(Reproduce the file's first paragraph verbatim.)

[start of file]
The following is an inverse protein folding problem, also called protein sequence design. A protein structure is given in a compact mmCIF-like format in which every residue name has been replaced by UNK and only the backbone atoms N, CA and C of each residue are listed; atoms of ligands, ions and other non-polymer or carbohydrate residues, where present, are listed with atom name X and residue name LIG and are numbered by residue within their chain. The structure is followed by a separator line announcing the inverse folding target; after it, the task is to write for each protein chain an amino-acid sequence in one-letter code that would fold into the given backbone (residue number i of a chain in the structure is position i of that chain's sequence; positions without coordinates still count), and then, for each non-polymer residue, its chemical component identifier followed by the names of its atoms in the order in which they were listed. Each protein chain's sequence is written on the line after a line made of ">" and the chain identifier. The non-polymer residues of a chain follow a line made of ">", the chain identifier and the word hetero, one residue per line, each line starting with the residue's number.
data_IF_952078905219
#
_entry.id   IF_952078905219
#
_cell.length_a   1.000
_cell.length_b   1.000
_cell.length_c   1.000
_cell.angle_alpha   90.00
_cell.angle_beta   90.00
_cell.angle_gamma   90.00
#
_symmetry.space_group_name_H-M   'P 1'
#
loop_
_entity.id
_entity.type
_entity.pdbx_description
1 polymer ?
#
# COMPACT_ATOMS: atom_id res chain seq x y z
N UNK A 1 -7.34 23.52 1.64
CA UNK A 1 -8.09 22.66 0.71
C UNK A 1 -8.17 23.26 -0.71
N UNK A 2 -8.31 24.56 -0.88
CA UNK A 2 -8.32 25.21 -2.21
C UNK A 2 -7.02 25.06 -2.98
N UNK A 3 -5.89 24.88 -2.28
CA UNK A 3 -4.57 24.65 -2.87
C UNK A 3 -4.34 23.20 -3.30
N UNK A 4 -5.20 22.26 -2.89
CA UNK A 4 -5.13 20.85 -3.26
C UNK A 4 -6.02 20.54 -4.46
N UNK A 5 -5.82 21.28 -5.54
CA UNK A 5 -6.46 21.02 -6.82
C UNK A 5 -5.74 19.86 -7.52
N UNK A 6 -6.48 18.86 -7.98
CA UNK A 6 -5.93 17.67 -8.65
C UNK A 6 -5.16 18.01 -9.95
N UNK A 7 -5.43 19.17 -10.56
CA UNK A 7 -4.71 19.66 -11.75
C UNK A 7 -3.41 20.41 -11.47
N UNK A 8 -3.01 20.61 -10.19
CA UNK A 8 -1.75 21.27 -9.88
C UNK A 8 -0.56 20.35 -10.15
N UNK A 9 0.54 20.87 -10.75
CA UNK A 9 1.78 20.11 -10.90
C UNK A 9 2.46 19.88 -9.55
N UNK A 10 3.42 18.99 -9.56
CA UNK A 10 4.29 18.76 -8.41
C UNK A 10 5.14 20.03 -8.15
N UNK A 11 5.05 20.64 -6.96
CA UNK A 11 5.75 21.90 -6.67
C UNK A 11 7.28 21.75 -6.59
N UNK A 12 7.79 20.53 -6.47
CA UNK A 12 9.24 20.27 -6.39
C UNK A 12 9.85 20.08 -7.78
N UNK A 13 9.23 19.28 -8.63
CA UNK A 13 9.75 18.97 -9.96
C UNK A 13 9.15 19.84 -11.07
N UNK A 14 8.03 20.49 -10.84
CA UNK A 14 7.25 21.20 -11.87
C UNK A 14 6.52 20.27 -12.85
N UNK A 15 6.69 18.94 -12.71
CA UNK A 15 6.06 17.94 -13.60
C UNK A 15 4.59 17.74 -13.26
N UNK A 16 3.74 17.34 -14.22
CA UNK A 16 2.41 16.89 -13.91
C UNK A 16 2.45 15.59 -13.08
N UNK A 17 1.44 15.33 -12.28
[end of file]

The following is an inverse protein folding problem, also called protein sequence design. A protein structure is given in a compact mmCIF-like format in which every residue name has been replaced by UNK and only the backbone atoms N, CA and C of each residue are listed; atoms of ligands, ions and other non-polymer or carbohydrate residues, where present, are listed with atom name X and residue name LIG and are numbered by residue within their chain. The structure is followed by a separator line announcing the inverse folding target; after it, the task is to write for each protein chain an amino-acid sequence in one-letter code that would fold into the given backbone (residue number i of a chain in the structure is position i of that chain's sequence; positions without coordinates still count), and then, for each non-polymer residue, its chemical component identifier followed by the names of its atoms in the order in which they were listed. Each protein chain's sequence is written on the line after a line made of ">" and the chain identifier. The non-polymer residues of a chain follow a line made of ">", the chain identifier and the word hetero, one residue per line, each line starting with the residue's number.